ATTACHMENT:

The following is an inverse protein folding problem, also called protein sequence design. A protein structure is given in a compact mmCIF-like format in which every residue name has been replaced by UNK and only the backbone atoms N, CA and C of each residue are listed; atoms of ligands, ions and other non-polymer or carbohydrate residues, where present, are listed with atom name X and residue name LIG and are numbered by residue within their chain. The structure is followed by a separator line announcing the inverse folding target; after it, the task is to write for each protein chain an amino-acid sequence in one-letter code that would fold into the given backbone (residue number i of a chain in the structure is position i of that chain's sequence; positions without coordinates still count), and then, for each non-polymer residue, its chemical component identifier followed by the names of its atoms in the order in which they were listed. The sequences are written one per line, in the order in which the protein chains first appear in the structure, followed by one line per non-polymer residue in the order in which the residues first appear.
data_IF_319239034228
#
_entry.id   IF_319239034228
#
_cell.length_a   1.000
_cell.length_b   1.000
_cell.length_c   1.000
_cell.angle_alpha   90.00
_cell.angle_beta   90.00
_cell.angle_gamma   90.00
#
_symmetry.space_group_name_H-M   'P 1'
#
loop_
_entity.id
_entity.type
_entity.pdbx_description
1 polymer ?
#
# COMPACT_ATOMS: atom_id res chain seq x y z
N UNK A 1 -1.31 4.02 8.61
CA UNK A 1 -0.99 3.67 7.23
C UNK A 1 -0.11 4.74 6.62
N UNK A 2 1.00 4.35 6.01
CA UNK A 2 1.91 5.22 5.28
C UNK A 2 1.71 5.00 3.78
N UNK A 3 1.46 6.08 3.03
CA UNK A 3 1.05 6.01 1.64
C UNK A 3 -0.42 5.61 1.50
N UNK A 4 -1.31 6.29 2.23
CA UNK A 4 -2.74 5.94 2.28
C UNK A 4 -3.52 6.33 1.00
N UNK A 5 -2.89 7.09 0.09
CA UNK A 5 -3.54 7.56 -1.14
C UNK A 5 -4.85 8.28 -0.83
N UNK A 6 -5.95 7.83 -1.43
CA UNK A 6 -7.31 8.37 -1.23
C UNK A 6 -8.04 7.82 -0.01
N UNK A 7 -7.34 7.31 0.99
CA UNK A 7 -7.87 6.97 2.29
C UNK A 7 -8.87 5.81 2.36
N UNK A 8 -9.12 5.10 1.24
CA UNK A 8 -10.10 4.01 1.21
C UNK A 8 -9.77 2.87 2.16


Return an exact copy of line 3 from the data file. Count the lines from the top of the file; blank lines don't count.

#